Mpumalanga is highly accessible, with a network of excellent roads and railway connections, as well as a number of small airports. The Kruger Mpumalanga International Airport became operational in 2002.
Nelspruit is the capital, and the administrative and business hub of the Lowveld.
Witbank is the centre of the local coal-mining industry; Standerton, in the south, is known for its large dairy industry; and Piet Retief in the southeast is a production area for tropical fruit and sugar.
A large sugar industry is also found at Malelane in the east; Ermelo is the district in South Africa that produces the most wool; Barberton is one of the oldest gold-mining towns in South Africa; and Sabie is situated in the forestry heartland of the country.
The Maputo Development Corridor, which links the province with Gauteng and the Port of Maputo in Mozambique, heralds a new era of economic development and growth for the region. As the first international toll road in Africa, the corridor is set to attract investment and release the local economic potential of the landlocked parts of the country.
Mpumalanga: quick facts
Â·Â Capital: Nelspruit
Â·Â Languages: 30.8% siSwati, 26.4% isiZulu, 12.1% isiNdebele
Â·Â Population: 3 617 600 (2010)
Â·Â Share of SA population: 7.4%
Â·Â Area: 76 495 square kilometres
Â·Â Share of total SA area: 6.3%
The land and its people
With a total area of 76 495 square kilometres, Mpumalanga is slightly larger than the Czech Republic. It's second-smallest province after Gauteng, taking up 6.3% of South Africa's land area and with a mid-2010 population of 3.6-million people.
Some 30% of the people speak siSwati, the language of neighbouring Swaziland, with 26% speaking isiZulu and 12% isiNdebele.
Mpumalanga falls mainly within the grassland biome. The escarpment and the Lowveld form a transitional zone between this grassland area and the savanna biome. Long sweeps of undulating grasslands change abruptly into thickly forested ravines and thundering waterfalls of the escarpment, only to change again into the subtropical wildlife splendour of the Lowveld.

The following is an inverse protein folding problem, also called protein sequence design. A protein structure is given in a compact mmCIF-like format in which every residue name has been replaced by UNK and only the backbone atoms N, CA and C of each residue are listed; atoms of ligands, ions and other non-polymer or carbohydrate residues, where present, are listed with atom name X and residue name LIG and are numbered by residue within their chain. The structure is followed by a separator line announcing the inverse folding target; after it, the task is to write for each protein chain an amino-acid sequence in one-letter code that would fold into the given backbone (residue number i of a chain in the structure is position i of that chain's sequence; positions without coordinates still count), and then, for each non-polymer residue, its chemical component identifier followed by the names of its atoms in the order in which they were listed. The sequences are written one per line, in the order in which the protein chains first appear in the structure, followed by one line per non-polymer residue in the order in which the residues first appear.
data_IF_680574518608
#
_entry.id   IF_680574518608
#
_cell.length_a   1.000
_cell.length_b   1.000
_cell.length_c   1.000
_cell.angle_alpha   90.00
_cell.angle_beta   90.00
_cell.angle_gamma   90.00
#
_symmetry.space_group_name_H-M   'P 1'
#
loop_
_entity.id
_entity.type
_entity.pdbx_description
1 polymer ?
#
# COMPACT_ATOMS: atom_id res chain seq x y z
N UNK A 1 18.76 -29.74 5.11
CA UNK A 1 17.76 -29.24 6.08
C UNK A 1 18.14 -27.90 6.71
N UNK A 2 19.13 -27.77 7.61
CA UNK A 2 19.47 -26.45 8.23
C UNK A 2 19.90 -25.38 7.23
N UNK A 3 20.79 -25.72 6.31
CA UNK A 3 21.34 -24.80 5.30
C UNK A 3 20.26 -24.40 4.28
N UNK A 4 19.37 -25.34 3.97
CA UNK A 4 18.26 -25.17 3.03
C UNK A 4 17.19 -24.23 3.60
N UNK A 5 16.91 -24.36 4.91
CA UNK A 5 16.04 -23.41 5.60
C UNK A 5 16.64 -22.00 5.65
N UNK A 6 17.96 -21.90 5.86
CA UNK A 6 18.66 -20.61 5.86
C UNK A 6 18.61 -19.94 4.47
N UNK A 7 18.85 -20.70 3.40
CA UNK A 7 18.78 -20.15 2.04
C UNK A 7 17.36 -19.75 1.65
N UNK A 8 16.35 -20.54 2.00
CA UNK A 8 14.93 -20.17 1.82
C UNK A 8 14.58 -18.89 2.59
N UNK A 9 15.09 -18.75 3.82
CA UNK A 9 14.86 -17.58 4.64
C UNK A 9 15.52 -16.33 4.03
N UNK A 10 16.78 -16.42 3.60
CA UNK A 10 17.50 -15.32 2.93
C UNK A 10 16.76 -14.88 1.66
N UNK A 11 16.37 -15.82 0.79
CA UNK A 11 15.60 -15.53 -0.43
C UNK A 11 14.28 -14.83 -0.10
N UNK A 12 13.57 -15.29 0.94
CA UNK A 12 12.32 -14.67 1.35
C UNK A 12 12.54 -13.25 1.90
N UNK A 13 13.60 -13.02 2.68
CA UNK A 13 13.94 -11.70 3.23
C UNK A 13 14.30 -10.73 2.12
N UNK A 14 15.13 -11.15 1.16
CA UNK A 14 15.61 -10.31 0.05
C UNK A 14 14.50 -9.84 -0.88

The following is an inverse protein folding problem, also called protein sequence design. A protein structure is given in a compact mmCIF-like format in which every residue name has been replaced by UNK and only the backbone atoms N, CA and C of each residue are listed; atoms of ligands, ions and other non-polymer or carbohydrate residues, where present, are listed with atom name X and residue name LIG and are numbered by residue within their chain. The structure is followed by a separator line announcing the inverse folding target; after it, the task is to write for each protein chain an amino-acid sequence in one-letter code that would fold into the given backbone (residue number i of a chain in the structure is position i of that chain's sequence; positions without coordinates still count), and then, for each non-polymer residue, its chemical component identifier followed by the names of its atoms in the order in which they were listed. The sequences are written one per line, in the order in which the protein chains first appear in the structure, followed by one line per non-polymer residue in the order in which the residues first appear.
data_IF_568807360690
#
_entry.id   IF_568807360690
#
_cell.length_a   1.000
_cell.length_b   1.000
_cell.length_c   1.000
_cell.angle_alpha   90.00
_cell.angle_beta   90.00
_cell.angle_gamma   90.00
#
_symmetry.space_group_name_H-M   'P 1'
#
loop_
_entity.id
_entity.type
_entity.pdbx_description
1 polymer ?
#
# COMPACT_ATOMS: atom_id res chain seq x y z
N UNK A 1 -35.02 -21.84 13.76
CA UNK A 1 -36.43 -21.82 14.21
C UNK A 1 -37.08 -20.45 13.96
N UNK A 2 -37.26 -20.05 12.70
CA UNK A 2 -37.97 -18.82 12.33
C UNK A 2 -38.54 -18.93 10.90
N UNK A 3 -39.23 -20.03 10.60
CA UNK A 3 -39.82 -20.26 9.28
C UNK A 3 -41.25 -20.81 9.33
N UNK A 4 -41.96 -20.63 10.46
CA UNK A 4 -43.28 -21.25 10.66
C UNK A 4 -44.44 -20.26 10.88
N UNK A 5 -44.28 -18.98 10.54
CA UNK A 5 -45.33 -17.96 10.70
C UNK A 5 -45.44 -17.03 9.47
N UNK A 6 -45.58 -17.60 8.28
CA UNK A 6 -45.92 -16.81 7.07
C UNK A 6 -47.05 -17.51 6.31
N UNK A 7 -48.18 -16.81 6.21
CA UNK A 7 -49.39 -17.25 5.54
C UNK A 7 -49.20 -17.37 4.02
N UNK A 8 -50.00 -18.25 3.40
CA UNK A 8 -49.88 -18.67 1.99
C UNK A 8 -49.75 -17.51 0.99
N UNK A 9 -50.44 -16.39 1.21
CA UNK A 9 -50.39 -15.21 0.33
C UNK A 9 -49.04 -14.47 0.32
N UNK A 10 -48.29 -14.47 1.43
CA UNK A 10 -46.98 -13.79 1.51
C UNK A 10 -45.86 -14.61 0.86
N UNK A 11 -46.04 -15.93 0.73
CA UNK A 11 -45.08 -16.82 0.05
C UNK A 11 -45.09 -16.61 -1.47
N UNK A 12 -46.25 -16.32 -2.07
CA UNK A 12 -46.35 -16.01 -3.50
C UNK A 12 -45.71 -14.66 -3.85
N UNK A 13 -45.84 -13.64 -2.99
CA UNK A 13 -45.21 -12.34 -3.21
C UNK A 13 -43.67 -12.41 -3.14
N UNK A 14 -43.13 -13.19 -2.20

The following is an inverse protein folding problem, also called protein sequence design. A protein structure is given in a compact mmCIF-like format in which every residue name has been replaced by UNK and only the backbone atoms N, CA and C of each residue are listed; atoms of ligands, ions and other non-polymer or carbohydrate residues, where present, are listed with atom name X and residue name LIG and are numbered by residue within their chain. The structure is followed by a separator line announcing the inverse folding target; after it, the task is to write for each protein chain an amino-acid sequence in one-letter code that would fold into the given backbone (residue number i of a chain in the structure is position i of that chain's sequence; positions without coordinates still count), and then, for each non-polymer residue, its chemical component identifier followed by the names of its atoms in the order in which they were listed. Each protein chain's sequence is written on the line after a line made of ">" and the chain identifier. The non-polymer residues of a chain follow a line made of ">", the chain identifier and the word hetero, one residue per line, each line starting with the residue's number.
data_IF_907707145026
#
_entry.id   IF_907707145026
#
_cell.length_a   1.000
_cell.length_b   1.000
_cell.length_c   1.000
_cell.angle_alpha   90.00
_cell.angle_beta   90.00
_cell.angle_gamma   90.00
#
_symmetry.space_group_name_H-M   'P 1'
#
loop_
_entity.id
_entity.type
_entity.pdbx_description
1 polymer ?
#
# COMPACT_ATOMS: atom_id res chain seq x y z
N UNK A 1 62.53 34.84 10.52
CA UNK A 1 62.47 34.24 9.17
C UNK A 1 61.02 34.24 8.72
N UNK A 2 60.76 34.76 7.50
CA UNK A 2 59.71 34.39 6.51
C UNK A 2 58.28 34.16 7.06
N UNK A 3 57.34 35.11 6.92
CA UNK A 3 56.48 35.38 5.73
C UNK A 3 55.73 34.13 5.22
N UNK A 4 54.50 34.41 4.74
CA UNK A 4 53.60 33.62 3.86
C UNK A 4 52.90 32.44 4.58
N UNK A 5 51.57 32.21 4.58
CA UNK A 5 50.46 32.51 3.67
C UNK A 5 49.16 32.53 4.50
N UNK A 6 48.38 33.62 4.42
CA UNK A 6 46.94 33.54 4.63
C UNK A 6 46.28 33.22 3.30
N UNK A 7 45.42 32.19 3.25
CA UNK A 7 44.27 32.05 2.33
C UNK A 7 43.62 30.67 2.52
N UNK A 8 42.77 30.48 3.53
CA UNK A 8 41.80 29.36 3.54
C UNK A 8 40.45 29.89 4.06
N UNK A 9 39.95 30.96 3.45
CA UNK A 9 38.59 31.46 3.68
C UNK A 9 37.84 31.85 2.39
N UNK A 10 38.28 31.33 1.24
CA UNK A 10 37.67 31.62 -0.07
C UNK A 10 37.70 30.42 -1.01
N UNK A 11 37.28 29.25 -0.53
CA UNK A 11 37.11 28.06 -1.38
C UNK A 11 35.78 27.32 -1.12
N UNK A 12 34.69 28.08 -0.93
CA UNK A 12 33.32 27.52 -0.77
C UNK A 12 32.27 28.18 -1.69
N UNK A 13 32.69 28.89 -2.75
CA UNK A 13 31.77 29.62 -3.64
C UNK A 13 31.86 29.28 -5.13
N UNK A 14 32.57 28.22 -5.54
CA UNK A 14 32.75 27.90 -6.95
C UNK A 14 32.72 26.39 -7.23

The province is a summer-rainfall area, with occasional winter snow on high ground in the escarpment. The escarpment area sometimes experiences snow on high ground. Thick mist is common during the hot and humid summers.
Sabie and Graskop provide a large part of the country's total requirement for forestry products.
These forestry plantations are an ideal backdrop for ecotourism opportunities, with a variety of popular hiking trails, a myriad waterfalls, patches of indigenous forest and many nature reserves.
Lake Chrissie is the largest natural freshwater lake in South Africa and is famous for its variety of aquatic birds, particularly flamingos.
Mpumalanga is rich in coal reserves, and home to South Africa's major coal-fired power stations â€“ three of which are the biggest in the southern hemisphere. Witbank, the biggest coal producer in Africa, is the site of the country's second oil-from-coal plant after Sasolburg.
Mpumalanga produces about 80% of the country's coal and remains the largest production region for forestry and agriculture. Mining, manufacturing and electricity contribute to 41.4% of the province's GDP, with the remainder from government services, agriculture, forestry and related industries. Mpumalanga is the fourth-biggest contributor to the South Africa's GDP.
One of the country's largest paper mills is situated at Ngodwana, close to its timber source. Middelburg produces steel and vanadium.
The best-performing sectors in the province include mining, manufacturing and services. Tourism and agriprocessing are potential growth sectors.
An abundance of citrus and many other subtropical fruit â€“ mangoes, avocados, litchis, bananas, pawpaws, granadillas and guavas â€“ as well as nuts and a variety of vegetables are produced in Mpumalanga.
Nelspruit is the second-largest citrus-producing area in South Africa and is responsible for one third of the country's export in oranges. The Institute for Tropical and Subtropical Crops is located in the city.
Groblersdal is an important irrigation area, yielding crops such as citrus, cotton, tobacco, wheat and vegetables. Carolina-Bethal-Ermelo is mainly a sheep-farming area, but potatoes, sunflowers, maize and peanuts are also produced in the region.
SAinfo reporter, incorporating material from theSouth African Yearbook